The Miraculous Louvre

By: Vasilisa

It's impossible to visit France and not to attend one of the main attractions of the French capital - the Louvre. The biggest and the most famous world museum was opened to public on August 10, 1793. Before that it used to be a private museum available only to the elite of the court. The palace, where the museum is situated, is more than 800 years old, being initially a fortress of Philip Augustus. Today there is a special exhibition devoted to this page of the museum history. Works of all historical epochs and art currents (up to the XIX century) are represented in the Louvre. The Italian collection, which is considered to be the best outside the limits of Italy, has always attracted connoisseurs, tourists and artists from all over the world.
The Louvre obtained its present look in 1871 and for a long time it remained unchanged, until in 1981 Francois Mitterand started a large-scale reconstruction. This is when the famous glass pyramid was built. The newest Paris sight is much disputed about. Its author Leoh Ming Pei placed it in the Napoleon Court. There's a definite logic in this act as Napoleon is the man who revealed the charm of Egypt to Europe. It's necessary to bear in mind that one should talk to Parisians about the Pyramid very carefully.

To praise it means to show no taste, and criticism of it can be regarded as an insult to the national feelings of the Parisians.
By the way it is probably the only sight of the Louvre, which is available for a detailed examination, especially in the high season, when the queues into the museum are really fantastic.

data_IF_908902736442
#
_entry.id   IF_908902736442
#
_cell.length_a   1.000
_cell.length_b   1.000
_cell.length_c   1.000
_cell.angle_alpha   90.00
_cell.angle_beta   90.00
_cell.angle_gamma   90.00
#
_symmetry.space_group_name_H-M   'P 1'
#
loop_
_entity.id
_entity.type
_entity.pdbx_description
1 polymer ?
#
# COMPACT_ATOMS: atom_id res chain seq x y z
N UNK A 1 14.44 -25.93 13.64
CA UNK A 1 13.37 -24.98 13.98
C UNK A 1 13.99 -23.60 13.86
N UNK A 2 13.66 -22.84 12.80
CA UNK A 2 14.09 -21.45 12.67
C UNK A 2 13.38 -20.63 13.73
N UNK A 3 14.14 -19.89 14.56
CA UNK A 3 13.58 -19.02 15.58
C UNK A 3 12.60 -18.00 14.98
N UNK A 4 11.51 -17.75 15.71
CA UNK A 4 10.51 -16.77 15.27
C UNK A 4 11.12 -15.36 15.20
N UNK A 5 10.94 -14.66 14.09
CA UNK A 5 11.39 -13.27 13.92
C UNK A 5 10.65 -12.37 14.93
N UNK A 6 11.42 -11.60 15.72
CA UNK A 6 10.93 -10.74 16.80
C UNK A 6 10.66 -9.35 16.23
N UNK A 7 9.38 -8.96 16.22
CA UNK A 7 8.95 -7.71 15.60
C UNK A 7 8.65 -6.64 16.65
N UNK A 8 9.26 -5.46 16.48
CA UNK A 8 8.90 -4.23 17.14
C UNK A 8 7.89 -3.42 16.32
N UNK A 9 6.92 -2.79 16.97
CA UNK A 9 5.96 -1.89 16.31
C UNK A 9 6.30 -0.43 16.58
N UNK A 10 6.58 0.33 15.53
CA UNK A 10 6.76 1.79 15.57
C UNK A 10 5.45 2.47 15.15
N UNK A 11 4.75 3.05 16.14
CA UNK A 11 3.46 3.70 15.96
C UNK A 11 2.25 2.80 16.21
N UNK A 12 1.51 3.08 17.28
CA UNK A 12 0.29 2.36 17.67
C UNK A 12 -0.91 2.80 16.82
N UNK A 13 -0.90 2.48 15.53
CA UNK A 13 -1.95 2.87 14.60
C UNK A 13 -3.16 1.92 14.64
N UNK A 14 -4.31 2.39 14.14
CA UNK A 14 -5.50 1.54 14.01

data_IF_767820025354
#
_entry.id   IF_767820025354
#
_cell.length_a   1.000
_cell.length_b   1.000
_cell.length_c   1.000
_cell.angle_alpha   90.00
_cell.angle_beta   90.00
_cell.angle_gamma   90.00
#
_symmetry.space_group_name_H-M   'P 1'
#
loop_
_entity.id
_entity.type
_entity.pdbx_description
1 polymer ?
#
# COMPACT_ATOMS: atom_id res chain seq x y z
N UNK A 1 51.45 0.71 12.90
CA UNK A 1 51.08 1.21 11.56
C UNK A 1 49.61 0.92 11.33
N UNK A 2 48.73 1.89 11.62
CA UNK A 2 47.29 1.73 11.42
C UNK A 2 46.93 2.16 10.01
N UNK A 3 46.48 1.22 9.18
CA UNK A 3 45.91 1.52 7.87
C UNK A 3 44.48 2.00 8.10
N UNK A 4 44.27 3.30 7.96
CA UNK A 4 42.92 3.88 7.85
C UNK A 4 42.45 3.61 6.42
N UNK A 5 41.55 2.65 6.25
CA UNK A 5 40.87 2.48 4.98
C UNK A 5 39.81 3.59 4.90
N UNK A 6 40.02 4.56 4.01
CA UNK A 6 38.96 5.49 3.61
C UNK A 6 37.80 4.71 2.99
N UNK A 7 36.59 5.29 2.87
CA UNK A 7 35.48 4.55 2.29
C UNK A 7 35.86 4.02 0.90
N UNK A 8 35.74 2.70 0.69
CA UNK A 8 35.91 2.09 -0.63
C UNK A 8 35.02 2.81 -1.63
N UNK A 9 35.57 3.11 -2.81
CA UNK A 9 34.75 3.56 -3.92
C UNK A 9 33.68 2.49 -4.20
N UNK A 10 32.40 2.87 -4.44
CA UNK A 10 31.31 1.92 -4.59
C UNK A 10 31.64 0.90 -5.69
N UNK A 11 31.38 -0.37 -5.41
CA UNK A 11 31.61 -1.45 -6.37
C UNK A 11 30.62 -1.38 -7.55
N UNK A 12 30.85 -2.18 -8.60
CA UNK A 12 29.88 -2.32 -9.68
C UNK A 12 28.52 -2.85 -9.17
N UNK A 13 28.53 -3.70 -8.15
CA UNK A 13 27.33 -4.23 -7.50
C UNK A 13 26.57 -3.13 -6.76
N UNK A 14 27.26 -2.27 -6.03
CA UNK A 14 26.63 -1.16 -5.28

Inside the building one can easily lose his head because of a multitude of the exhibits. There are more than 400,000 of them (although not all are on display of course). The most famous are three of them: The Joconde - Mona Lisa, Venus de Milo and the Winged Victory of Samothrace. Let's talk about the Ladies in details.
The Winged Victory of Samothrace (a Greek goddess Nike) is a statue of a stunning beauty. It is created with such an unsurpassed skill that it looks alive. The Victory is one of the great surviving masterpieces of sculpture from the Hellenistic period, despite the fact that the figure is significantly damaged, missing its head and outstretched arms. The sculpture is thought to date from the period 220 to 190 BC. The statue stands on a rostral pedestal of gray marble representing the prow of a ship, and figures the goddess as she descended from the skies to the triumphant fleet. Rendered in white Parian marble, the figure originally formed part of the Sanctuary of the Great Gods.
Venus de Milo is the most popular statue of the antique Goddess of Love in the world. It owns the name to the fact that the statue was found in 1820 on the Milos Island. Initially it was considered to be a masterpiece of the 5th century BC, but later the scientists identified that it is much younger. But that didn't lessen people's love for the statue.
Mona Lisa by Lonardo da Vinci is the most mysterious and probably the most popular work in the world. It is considered to be a portrait of a Florentine lady. But there are many other versions about the personality depicted, according to some of them it is not even a woman. New sensational "clues" to the mystery of her charming smile appear every day. But no one can really understand what emotions hides the picture painted in the sfumato technique, so adored by Lonardo da Vinci.
The ladies are not the only attractions of the Louvre. It is filled with masterpieces that enrapture and amaze. Once visited the museum, you'll want to come back in the one of the first European museums time and time again!

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